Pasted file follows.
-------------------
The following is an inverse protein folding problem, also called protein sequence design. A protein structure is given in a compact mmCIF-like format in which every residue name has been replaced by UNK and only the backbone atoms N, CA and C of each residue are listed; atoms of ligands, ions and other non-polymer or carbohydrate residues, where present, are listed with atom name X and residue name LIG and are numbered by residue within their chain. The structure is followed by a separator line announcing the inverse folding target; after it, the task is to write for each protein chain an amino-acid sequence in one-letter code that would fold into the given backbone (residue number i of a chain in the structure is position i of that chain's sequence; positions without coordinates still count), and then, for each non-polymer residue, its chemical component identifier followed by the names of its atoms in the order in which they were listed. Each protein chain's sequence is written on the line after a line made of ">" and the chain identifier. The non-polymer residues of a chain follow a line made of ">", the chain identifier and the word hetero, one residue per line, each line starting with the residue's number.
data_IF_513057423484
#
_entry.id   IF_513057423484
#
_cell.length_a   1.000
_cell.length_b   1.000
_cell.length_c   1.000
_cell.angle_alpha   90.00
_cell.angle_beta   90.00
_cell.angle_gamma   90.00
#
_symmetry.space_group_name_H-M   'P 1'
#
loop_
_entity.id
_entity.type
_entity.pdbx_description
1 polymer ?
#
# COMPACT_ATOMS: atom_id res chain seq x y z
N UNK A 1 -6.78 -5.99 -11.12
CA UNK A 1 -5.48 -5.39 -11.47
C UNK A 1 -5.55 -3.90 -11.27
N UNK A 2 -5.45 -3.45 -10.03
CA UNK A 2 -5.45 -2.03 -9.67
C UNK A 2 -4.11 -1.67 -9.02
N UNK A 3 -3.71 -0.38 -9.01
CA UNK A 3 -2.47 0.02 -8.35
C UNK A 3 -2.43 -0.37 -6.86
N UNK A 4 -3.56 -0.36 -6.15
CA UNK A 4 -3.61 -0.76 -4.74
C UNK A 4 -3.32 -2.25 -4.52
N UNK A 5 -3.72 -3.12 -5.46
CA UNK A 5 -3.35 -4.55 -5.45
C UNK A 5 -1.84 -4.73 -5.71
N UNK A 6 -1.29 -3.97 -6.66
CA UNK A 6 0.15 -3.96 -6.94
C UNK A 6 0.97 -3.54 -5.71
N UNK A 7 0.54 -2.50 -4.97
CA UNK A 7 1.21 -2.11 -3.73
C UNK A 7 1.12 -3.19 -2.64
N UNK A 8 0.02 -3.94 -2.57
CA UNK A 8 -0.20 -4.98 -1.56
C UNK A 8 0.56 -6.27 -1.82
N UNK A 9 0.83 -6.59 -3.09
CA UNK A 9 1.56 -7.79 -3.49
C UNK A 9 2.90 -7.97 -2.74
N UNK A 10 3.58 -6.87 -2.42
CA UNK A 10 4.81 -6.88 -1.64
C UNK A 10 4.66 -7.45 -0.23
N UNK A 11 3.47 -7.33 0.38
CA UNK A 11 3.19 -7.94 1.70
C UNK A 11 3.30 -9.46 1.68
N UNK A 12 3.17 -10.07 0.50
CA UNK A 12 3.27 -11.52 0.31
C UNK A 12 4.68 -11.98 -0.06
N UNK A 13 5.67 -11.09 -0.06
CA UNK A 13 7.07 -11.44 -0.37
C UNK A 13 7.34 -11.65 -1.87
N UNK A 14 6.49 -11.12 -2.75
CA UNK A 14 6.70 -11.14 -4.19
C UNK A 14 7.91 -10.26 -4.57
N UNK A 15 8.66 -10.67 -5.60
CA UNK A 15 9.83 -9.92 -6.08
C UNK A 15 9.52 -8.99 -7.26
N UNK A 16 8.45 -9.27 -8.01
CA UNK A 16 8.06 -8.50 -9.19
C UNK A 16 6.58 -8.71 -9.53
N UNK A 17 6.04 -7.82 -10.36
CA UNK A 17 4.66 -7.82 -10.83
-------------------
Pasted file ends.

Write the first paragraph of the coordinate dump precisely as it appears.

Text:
The following is an inverse protein folding problem, also called protein sequence design. A protein structure is given in a compact mmCIF-like format in which every residue name has been replaced by UNK and only the backbone atoms N, CA and C of each residue are listed; atoms of ligands, ions and other non-polymer or carbohydrate residues, where present, are listed with atom name X and residue name LIG and are numbered by residue within their chain. The structure is followed by a separator line announcing the inverse folding target; after it, the task is to write for each protein chain an amino-acid sequence in one-letter code that would fold into the given backbone (residue number i of a chain in the structure is position i of that chain's sequence; positions without coordinates still count), and then, for each non-polymer residue, its chemical component identifier followed by the names of its atoms in the order in which they were listed. Each protein chain's sequence is written on the line after a line made of ">" and the chain identifier. The non-polymer residues of a chain follow a line made of ">", the chain identifier and the word hetero, one residue per line, each line starting with the residue's number.